The staff of ratings website Dunwello announced over the long weekend that the service, a kind of Yelp for people, would shut down. Now it seems that death knell for the two-year-old company could deliver a new lease on life.
Founder Matt Lauzon said he has heard resounding enthusiasm for the product since the announcement and is re-evaluating the decision to shutter the site. A flood of responses from Dunwello users and Boston entrepreneurs include offers that could allow the service to continue, Lauzon said.
A revival could take the shape of a partnership, a new line of financing, or an enthusiastic round of crowdfunding, he said.
“Since we made the announcement yesterday, new interest emerged that we may or may not pursue,” Lauzon said. “It’s an evolving situation.”
Late Sunday night, Lauzon published a series of reflections on blogging platform Medium titled “Failure.”
“There’s no doubt that I’ve learned an enormous amount in the last couple years, there’s no doubt I’ve grown and there’s also no doubt I’ve failed,” he wrote. “I’m not going to run this past anyone before I publish because I know most advisors would advise me otherwise. Accepting failure is accepting defeat, right? I think not.”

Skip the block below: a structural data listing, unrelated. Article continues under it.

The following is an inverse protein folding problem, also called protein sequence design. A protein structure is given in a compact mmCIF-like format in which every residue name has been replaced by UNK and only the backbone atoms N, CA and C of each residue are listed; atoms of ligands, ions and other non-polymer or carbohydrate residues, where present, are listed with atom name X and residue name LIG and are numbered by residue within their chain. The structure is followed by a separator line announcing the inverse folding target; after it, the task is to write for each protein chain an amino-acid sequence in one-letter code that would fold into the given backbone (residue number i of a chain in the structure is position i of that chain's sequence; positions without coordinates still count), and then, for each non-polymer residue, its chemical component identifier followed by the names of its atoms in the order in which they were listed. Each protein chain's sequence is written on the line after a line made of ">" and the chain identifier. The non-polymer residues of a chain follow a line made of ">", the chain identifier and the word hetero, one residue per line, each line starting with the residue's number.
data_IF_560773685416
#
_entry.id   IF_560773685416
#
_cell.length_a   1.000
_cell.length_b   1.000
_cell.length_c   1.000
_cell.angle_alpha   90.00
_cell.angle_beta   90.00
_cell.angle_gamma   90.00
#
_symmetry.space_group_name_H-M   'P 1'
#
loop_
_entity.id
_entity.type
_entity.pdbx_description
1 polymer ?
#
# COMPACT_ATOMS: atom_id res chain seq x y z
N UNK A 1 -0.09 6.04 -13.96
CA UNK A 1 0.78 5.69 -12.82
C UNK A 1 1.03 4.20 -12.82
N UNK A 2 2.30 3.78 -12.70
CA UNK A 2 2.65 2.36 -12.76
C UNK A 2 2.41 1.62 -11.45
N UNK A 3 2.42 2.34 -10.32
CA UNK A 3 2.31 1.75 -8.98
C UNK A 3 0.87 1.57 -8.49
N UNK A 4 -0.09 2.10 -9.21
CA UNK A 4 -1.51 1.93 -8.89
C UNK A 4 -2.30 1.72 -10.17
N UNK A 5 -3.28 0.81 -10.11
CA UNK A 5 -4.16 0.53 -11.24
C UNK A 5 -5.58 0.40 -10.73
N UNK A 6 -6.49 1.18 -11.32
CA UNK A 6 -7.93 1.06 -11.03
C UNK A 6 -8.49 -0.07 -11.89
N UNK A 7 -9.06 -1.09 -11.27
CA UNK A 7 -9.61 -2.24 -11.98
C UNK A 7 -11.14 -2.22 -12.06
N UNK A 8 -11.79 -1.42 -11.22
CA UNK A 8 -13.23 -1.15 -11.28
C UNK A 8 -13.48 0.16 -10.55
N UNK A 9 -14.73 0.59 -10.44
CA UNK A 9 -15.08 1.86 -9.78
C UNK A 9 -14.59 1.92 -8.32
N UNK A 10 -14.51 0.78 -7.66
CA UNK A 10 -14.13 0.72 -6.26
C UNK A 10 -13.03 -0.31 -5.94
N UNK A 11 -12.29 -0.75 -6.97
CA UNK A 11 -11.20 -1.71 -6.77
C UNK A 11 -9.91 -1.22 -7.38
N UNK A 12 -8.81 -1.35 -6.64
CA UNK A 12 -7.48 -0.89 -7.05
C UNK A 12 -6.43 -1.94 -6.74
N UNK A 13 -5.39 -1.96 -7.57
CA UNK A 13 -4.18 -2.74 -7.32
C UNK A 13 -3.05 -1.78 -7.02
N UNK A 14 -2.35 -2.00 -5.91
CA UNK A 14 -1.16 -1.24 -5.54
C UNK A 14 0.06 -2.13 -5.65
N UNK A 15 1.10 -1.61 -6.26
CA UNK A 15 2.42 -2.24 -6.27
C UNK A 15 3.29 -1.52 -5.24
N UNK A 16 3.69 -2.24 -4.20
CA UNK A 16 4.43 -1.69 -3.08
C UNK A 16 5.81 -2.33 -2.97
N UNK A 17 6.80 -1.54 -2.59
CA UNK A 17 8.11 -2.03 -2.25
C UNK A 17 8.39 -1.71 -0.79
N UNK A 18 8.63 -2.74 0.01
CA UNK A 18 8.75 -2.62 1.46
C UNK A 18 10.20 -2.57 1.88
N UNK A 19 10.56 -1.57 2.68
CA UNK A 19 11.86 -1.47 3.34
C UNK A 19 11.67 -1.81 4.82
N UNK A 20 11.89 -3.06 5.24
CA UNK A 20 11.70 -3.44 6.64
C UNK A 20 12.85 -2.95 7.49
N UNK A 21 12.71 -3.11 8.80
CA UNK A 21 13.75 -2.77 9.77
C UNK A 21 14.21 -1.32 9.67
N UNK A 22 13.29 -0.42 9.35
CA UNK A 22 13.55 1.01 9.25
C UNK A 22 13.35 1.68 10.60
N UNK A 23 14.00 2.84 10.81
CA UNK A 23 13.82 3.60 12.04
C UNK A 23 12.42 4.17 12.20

“Dunwello is closing down with as much grace as possible,” the staff of the website wrote in a blog post a few hours later. Twenty-four hours later all that changed.
Dunwello sought to bring the benefits of crowd-rating services like Yelp to itinerant professionals such as hairdressers who split their time between salons, or fitness instructors who host classes at a few different gyms. On the website, each can build a profile featuring customer reviews to bring in new business.
Lauzon said that the website has averaged 5,000-10,000 monthly visitors looking for professional services since September.
The company raised about $2 million in financing from firms including Next View Ventures and experimented with business models: a premium subscription and advertising to people who used the service and wrote reviews. But neither yielded results that stuck.
It was Lauzon’s second venture; his first was custom jewelry maker Gemvara, founded while he was a student at Babson College, that raised more than $60 million in funding.
Lauzon said he made the decision to shutter the service after gauging investor interest and finding that it had shifted to favor a quickly growing national network. Dunwello’s core user base — some 5,000 professionals in the Boston area — was loyal, but local.
“We cultivated a small but active and passionate community, whereas I think the market right now is oriented towards a larger number that may not be as passionate,” he said.
A national strategy would require more capital than was on hand, he said. Other alternatives, such as selling the company, or merging with partners, didn’t seem suitable. “It was a really hard situation to say: ‘The right thing for everyone involved would be to wind down that company,'” Lauzon said.
Updated 8:45 am Feb 17 to correct spelling of Gemvara.